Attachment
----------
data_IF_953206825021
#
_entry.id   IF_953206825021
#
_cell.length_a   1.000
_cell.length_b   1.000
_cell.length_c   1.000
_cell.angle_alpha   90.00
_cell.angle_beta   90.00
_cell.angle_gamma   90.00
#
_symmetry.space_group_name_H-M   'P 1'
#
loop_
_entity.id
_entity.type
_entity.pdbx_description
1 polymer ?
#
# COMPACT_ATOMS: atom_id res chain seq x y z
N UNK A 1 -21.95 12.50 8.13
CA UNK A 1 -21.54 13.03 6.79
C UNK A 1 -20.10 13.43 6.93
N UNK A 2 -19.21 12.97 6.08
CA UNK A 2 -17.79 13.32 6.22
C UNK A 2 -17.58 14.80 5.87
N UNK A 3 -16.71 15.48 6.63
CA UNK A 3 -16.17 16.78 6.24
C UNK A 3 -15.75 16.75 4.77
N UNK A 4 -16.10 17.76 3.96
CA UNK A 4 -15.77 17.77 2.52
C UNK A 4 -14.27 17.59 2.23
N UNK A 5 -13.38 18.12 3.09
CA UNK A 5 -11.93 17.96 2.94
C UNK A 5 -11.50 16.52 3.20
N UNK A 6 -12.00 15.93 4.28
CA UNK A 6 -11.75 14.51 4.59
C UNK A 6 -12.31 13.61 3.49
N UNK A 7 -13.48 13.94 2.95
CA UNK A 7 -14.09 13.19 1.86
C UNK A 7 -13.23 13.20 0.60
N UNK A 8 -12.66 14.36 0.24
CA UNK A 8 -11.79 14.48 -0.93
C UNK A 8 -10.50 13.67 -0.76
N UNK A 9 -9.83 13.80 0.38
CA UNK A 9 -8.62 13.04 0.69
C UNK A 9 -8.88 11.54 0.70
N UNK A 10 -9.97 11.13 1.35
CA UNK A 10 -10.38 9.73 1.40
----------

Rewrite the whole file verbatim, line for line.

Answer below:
data_IF_953206825021
#
_entry.id   IF_953206825021
#
_cell.length_a   1.000
_cell.length_b   1.000
_cell.length_c   1.000
_cell.angle_alpha   90.00
_cell.angle_beta   90.00
_cell.angle_gamma   90.00
#
_symmetry.space_group_name_H-M   'P 1'
#
loop_
_entity.id
_entity.type
_entity.pdbx_description
1 polymer ?
#
# COMPACT_ATOMS: atom_id res chain seq x y z
N UNK A 1 -21.95 12.50 8.13
CA UNK A 1 -21.54 13.03 6.79
C UNK A 1 -20.10 13.43 6.93
N UNK A 2 -19.21 12.97 6.08
CA UNK A 2 -17.79 13.32 6.22
C UNK A 2 -17.58 14.80 5.87
N UNK A 3 -16.71 15.48 6.63
CA UNK A 3 -16.17 16.78 6.24
C UNK A 3 -15.75 16.75 4.77
N UNK A 4 -16.10 17.76 3.96
CA UNK A 4 -15.77 17.77 2.52
C UNK A 4 -14.27 17.59 2.23
N UNK A 5 -13.38 18.12 3.09
CA UNK A 5 -11.93 17.96 2.94
C UNK A 5 -11.50 16.52 3.20
N UNK A 6 -12.00 15.93 4.28
CA UNK A 6 -11.75 14.51 4.59
C UNK A 6 -12.31 13.61 3.49
N UNK A 7 -13.48 13.94 2.95
CA UNK A 7 -14.09 13.19 1.86
C UNK A 7 -13.23 13.20 0.60
N UNK A 8 -12.66 14.36 0.24
CA UNK A 8 -11.79 14.48 -0.93
C UNK A 8 -10.50 13.67 -0.76
N UNK A 9 -9.83 13.80 0.38
CA UNK A 9 -8.62 13.04 0.69
C UNK A 9 -8.88 11.54 0.70
N UNK A 10 -9.97 11.13 1.35
CA UNK A 10 -10.38 9.73 1.40